E-sports revenue is in the gutter. Viewership is constantly on the rise but revenue isn’t on an incline the way viewership is. Monetization has always been a problem for e-sports and it’s one of the main reasons why it’s had a tough time securing broadcasting slots and gaining sponsorship footholds. Well, one analyst thinks that sports betting could buoy the revenue as the e-sports market continues to grow.
The Inquirer is reporting that despite the growth of e-sports, finding ways to generate revenue from that market has been difficult due to the fact that e-sports fans are smart unlike typical broadcast television audiences: e-sports fans use adblockers, and avoid being inculcated with the vices of mainstream misinformation by avoiding television.
Essentially, e-sports fans are everything that corporations hate since they’re not easy marks.
According to Laurent Michaud, the director of studies at the European think-tank IDate, the revenue intake of the e-sports market isn’t entirely reflective of how big a market it actually is, saying…
“This year, e-sport should earn a little over 850 million euros ($990 million) and studies show that come 2021 we’ll reach turnover of some three billion euros,” […] “But that’s set against a global video games market worth more than 65 billion euros.”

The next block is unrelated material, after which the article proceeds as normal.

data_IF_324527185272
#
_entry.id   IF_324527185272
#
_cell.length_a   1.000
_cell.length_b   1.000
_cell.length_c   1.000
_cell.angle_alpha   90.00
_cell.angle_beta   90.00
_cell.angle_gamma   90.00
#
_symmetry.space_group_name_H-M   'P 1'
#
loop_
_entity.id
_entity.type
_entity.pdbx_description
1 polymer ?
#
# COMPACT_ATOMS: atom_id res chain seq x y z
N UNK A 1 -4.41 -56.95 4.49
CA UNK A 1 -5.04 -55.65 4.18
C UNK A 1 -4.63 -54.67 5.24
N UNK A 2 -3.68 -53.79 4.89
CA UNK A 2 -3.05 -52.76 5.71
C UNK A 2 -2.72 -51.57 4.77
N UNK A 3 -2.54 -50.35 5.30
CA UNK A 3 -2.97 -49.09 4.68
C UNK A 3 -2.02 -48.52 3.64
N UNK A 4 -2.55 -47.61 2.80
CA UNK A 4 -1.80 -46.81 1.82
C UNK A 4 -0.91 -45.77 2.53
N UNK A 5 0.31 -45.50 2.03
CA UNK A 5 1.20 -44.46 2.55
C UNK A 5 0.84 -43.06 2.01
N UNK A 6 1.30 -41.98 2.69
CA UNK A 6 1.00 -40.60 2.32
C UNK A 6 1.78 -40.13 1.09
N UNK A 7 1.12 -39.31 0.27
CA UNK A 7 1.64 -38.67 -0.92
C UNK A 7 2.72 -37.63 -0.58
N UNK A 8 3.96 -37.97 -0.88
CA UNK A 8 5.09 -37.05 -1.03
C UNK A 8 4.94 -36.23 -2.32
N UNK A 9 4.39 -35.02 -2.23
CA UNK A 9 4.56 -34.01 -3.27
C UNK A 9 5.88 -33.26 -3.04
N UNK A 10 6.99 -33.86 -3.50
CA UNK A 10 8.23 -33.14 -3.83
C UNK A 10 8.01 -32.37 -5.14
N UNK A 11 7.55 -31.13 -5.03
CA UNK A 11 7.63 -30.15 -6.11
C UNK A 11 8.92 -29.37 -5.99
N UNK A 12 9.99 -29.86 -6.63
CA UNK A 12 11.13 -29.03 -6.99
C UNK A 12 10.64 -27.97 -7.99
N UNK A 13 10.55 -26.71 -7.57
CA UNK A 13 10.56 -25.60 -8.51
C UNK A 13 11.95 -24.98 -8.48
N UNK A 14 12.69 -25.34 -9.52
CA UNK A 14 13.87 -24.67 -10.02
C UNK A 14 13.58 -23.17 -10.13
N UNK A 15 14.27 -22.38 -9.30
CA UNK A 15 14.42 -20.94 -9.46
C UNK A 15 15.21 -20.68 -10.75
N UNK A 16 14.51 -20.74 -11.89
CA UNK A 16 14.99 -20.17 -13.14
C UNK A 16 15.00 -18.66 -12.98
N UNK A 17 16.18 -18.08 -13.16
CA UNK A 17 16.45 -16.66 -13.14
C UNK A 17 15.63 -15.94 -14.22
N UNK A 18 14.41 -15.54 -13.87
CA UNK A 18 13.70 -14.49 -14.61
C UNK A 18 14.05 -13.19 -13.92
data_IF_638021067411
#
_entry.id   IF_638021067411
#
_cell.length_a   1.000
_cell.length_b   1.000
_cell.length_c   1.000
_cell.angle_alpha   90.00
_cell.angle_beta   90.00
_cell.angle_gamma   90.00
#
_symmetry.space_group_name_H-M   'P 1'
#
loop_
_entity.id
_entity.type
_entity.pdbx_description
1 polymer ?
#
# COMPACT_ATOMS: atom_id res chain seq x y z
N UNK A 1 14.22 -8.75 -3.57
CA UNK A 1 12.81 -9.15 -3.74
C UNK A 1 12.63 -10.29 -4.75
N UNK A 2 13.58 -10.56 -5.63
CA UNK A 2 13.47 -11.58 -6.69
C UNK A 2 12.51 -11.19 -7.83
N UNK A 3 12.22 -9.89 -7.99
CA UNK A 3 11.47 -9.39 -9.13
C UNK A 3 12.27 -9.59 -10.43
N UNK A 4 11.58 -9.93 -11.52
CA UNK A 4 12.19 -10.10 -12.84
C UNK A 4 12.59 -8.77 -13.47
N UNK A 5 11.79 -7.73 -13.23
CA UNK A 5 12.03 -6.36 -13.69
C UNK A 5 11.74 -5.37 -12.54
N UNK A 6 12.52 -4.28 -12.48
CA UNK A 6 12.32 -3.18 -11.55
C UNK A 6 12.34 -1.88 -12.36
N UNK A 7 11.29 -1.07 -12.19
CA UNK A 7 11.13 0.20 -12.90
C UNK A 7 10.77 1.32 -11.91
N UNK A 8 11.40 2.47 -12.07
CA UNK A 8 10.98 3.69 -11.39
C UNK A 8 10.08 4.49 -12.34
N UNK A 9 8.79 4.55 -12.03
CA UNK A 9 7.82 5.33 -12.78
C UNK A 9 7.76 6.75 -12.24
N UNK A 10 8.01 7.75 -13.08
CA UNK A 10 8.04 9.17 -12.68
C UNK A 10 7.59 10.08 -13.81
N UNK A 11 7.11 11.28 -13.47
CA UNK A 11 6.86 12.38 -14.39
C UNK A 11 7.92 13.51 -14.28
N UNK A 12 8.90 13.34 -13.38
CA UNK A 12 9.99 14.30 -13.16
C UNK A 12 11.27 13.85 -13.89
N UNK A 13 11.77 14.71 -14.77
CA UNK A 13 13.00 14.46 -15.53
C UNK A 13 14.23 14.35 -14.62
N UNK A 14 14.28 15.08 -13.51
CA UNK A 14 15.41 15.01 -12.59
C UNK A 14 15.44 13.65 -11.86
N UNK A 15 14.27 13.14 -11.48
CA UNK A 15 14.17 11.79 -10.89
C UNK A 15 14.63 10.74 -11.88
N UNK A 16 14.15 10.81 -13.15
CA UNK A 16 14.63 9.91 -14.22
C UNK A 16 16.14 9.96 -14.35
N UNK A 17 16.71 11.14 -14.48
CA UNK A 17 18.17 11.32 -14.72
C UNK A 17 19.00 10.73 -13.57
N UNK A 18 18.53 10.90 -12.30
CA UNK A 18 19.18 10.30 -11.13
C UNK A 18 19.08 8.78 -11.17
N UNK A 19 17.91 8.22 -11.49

Michaud also went on to explain that given the way e-sports fans congregate over the activity, the future growth is in broadcast television but rather in webcasting. Michaud also stated that revenue could be offset with the help of sports betting…
“Broadcasting rights will concern platforms, there will be (rights) for the organisation of events, everything connected to sports betting could comprise important revenue.”
Michaud’s remedy to the low intake of revenue within e-sports isn’t the first time it’s been mentioned. The CEO of Maestro also mentioned the same thing, stating that the e-sports betting and gambling rings could help pay for team costs to compensate for the low revenue.
Not every region agrees with this direction, with Australia’s government having cracked down on e-sports betting, making it illegal.
The Inquirer article states that some sponsorships are starting to put more money into the field, but it’s low and slow on the uptick.
Most salaries for e-sports teams are paid through DLC purchases for popular games like League of Legends and Dota 2. Despite Blizzard goading big corps to dump millions into Overwatch, nothing about the game’s e-sports scene has proven to be profitable at this point, nor have they discussed how to make the game’s electronic competition profitable. For now it looks like e-sports will continue to grow, but it isn’t the money maker that some people think it is.
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